The Independent Voice of Southern Methodist University Since 1915

The Daily Campus

The Daily Campus

The Independent Voice of Southern Methodist University Since 1915

The Daily Campus

The Independent Voice of Southern Methodist University Since 1915

The Daily Campus

SMU students gather around a bucket of markers to write an encouraging note to put in “Welcome to the Shelter” kits at event in mid-April on SMU’s campus.
Dallas homeless recovery center, The Bridge, is a home
Morgan Shiver, Contributor • June 20, 2024

SMU holds public debate on democracy

Conversation quickly heated up among student debaters and audience members at the Meadows public debate on democracy Wednesday.

Hosted by Ben Voth, director of the SMU Debate Program, a small audience of about 20 gathered in O’Donnell Hall at the Owen Arts Center to discuss the issue of whether or not the United States should give democracy assistance to the Middle East.

Four members of the debate team sparked the discussion, providing the audience with arguments both for and against the issue. When the speakers were finished the audience then had a chance to express their own opinions.

“We’re really trying to encourage debate on campus, debate here in Dallas and debate within a public community. It is vital that people are able to speak and argue about the issues of the day,” Voth said.

SMU student Brittany Dickey was the first to debate, offering three reasons why the United States should give aid to the Middle East.

Dickey’s first argument stated that the United States will end up paying either way.

“We can aid them now or fight in a war later,” Dickey said.

She then went on to discuss how the United States has a moral obligation to help the victims of dictatorship.

“Will we turn our backs on them as they are raped, beaten and slaughtered all because they are standing up for their rights?” Dickey asked.

Concluding with the argument that democracy works, Dickey left the audience with many ideas to think about.

Rahfin Faruk, a member of the SMU debate team, then took his place at the podium to counter argue Dickey’s position.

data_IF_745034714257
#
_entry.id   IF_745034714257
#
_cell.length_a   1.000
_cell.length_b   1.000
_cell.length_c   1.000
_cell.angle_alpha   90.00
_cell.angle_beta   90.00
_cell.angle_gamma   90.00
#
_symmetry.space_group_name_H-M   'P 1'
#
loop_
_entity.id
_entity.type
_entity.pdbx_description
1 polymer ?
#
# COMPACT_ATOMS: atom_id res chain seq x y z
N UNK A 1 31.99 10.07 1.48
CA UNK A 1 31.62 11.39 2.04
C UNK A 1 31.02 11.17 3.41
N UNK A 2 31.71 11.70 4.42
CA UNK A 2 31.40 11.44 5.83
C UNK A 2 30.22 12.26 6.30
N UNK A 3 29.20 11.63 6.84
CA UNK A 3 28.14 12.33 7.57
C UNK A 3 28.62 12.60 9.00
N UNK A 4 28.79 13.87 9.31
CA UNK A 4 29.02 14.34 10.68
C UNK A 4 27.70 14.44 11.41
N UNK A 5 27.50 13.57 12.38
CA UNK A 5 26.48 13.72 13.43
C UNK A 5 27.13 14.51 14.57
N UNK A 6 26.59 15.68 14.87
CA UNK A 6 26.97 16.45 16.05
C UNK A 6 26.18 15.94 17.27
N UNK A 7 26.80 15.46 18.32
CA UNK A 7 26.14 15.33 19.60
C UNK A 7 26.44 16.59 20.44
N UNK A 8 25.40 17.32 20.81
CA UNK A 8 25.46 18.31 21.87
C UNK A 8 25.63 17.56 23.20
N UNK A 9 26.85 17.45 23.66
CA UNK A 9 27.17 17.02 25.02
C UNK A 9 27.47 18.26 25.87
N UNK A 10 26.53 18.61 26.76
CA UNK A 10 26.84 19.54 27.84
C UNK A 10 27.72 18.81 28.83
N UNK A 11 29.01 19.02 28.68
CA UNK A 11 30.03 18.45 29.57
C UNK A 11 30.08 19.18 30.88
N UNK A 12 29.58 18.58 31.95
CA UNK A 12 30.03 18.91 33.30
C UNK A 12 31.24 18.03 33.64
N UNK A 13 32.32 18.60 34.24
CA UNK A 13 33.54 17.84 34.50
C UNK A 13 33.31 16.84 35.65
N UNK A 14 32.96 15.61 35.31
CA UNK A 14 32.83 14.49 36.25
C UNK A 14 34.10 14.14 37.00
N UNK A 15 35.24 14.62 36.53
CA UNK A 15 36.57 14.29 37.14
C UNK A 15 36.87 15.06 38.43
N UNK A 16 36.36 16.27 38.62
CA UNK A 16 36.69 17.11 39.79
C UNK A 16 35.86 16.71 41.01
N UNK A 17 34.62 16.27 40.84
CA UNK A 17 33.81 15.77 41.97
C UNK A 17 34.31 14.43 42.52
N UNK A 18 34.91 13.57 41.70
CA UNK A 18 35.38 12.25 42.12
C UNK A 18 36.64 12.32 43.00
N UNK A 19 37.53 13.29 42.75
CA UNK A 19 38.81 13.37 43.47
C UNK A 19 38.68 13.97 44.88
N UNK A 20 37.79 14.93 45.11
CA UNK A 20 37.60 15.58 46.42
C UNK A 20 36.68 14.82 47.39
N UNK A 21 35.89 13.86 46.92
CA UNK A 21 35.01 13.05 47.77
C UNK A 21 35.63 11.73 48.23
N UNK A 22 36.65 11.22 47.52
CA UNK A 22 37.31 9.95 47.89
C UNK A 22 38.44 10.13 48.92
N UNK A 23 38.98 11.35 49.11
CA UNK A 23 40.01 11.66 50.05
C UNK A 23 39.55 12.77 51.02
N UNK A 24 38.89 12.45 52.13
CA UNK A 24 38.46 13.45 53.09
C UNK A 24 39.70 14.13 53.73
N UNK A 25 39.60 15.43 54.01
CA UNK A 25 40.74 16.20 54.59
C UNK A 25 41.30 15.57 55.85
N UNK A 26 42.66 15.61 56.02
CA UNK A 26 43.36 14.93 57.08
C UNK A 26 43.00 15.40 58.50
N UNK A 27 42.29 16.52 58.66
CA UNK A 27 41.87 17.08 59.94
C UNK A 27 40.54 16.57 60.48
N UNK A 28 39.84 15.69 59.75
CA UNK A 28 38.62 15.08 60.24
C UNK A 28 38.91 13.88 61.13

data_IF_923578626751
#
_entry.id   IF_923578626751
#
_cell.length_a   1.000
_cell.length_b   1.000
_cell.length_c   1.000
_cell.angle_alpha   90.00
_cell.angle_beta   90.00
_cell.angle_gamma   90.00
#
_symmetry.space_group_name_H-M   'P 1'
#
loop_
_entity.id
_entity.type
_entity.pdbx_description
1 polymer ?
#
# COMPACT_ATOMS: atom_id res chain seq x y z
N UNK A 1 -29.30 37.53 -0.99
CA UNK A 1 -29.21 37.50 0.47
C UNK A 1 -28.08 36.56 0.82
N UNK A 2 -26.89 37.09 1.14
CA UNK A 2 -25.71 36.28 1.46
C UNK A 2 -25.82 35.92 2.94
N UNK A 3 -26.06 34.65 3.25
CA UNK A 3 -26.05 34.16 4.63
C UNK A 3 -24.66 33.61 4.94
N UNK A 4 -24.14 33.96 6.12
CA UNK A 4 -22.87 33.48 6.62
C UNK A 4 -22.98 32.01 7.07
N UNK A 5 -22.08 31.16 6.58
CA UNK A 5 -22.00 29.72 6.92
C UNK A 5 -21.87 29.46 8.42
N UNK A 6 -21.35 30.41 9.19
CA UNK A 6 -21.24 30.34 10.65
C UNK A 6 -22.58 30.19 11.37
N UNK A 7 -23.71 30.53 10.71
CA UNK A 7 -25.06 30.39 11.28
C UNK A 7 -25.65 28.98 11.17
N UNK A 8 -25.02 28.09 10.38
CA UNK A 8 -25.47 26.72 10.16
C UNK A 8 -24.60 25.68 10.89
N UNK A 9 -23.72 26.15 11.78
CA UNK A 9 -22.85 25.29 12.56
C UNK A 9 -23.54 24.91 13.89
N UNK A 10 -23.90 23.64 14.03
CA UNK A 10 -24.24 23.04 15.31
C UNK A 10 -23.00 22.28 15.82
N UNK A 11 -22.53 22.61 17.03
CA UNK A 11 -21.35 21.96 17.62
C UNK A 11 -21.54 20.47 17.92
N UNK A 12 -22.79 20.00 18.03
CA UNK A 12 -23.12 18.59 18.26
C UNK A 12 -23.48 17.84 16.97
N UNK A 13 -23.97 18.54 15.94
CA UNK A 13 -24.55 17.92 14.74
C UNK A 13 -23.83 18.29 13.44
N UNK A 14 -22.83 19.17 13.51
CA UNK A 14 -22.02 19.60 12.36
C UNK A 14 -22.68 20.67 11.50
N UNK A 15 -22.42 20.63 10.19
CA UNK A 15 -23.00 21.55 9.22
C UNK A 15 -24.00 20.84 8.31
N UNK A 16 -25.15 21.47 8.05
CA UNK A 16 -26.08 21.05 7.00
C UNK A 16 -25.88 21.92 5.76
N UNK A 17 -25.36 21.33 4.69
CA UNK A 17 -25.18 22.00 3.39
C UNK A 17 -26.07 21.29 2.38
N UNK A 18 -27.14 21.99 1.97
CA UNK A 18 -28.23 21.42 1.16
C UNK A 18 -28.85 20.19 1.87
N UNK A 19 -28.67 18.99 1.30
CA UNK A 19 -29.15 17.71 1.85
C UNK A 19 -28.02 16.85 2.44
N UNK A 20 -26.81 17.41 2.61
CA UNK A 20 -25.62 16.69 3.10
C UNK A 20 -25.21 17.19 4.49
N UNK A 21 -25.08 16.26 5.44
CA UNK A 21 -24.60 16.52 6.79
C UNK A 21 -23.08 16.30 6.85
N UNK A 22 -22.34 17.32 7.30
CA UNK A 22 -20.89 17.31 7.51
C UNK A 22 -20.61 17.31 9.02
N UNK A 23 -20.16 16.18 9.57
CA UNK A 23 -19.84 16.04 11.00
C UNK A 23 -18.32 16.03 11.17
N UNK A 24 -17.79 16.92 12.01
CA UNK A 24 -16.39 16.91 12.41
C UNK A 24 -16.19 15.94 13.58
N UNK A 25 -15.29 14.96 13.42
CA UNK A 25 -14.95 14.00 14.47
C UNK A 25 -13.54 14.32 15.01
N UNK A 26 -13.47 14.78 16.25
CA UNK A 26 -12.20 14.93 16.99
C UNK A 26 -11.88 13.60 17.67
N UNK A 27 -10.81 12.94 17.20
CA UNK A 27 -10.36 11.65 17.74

“Is there any guarantee that the billions of dollars we give these groups will result in democracy?” Faruk asked.

Faruk’s debate partner Anthony McAuliffe joined in his argument focusing on why the United States should not give aid to the Middle East.

McAuliffe first pointed out that democracy assistance spreads anti-Semitism across the Arab world.

He also discussed how democracy assistance simply does not work and has failed many times in the past.

“Democracy assistance does not actually go to the people who need it, it is just used by U.S. corporations to make a profit,” McAuliffe said.

Lastly, McAuliffe stated that the United States simply doesn’t have enough money to support other countries. He reminded the audience that in August social security checks almost didn’t go out.

“I’m pretty sure nobody in the country wants their grandma to go without food,” McAuliffe said.

When McAuliffe finished, SMU student Jordan Wondrack, in support of aiding the Middle East, took center stage to share her closing arguments.

“The reason we have to do this is because we need to be proactive and we need to look at the evidence,” she said. ” We just need to be patient.”

After all counter and closing remarks were finished, it was the audience’s turn to chime in. With many arguments both for and against the issue, it was clear that the group had a good time battling back and forth.

The SMU Debate Team will hold its next public debate Oct. 19, in the outdoor amphitheater of the J. Lindsay Embrey Engineering Building where they will discuss government Internet censorship.  

More to Discover